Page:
“It gives us greater and more immediate disclosure of financial transactions and stock transactions. It does say technically on the law books now that engaging in insider trading as a member of Congress is illegal and those are both small victories and I think we have to remain optimistic about the future and the ability to shape our government because if we don’t, it’s just very easy to become detached and not be involved and that of course is really what they really want in Washington ultimately is for us to leave them alone and for them to sort of lead us as they see fit.”
Extortion, the NY Times bestselling author states legislators not solving problems in Congress creates more financial incentives for them than coming up with solutions:
“As one of the former CEO’s of Shell Oil explained to me in the book as I was interviewing him, you know the problem is that in DC the business model’s all backwards. All the money is to be made not from solving problems or fixing problems. If you start fixing, solving problems, the money dries up. You don’t get the lobbying contracts, you don’t get the donations, you don’t get the sweetheart deals for your kids. So they want problems to linger and they want problems to be hyped and they want them to continue to go on because that’s where the money is. If they were to turn around tomorrow and start dealing and fixing these problems, the money would dry up. So it’s really a cultural problem. It’s not in my mind about electing the right people, it’s about changing the incentive structure in what is our nation’s capital.”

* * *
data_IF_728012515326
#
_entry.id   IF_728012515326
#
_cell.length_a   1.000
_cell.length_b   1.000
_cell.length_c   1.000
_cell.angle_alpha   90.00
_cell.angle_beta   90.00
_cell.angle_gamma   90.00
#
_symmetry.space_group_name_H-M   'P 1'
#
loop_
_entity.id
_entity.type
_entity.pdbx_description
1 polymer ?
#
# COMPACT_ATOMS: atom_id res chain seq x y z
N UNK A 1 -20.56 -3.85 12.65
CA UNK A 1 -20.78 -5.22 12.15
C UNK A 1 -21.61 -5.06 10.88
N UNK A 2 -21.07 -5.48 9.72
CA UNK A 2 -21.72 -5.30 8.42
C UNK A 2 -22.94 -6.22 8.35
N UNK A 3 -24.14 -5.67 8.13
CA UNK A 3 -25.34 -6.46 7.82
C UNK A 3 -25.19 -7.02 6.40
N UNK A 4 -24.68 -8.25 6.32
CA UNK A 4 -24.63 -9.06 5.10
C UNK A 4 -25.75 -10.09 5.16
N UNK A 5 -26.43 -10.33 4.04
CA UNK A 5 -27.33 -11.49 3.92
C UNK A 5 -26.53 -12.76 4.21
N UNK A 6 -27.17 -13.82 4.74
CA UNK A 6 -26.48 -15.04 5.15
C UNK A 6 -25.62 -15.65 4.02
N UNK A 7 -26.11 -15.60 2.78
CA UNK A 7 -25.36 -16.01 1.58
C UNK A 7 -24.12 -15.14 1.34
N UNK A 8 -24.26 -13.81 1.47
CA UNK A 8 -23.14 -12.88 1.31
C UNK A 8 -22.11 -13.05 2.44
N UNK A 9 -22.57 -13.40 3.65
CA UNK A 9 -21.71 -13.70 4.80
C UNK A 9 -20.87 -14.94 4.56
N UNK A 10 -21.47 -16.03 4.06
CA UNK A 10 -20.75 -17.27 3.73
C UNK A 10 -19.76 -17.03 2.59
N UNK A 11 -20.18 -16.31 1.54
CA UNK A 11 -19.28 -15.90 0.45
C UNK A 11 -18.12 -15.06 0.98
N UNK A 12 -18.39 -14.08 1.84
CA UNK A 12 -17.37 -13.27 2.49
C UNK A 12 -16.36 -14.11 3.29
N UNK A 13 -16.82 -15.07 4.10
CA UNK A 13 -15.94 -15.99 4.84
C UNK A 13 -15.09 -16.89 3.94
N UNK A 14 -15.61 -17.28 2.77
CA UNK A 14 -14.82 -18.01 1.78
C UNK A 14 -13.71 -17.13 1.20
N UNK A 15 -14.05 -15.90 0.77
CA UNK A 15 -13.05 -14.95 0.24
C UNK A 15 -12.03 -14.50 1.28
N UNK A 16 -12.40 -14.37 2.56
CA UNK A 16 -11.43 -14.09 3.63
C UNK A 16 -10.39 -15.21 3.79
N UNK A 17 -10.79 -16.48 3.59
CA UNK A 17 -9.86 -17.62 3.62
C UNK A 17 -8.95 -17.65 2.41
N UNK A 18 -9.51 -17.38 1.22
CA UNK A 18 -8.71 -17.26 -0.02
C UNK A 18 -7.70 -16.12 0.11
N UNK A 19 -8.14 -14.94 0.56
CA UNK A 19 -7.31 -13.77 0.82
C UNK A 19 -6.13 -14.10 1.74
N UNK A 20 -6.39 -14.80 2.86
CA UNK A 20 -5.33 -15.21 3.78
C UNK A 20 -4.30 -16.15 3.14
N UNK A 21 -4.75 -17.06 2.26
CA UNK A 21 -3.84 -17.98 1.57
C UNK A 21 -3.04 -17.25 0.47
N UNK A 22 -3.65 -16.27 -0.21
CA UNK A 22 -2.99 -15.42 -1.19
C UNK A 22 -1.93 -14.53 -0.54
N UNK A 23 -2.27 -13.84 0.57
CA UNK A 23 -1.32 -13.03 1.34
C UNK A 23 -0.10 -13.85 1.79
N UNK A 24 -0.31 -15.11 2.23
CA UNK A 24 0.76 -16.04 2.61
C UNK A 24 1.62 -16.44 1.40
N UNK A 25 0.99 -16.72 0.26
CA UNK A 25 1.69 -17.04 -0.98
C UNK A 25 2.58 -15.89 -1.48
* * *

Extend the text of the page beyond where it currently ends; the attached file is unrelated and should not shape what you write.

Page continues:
There is also great financial incentive for the people crafting legislation. For those who create laws, they can subsequently leave Washington behind and start up a private sector business, charging clients to interpret the legislation they created.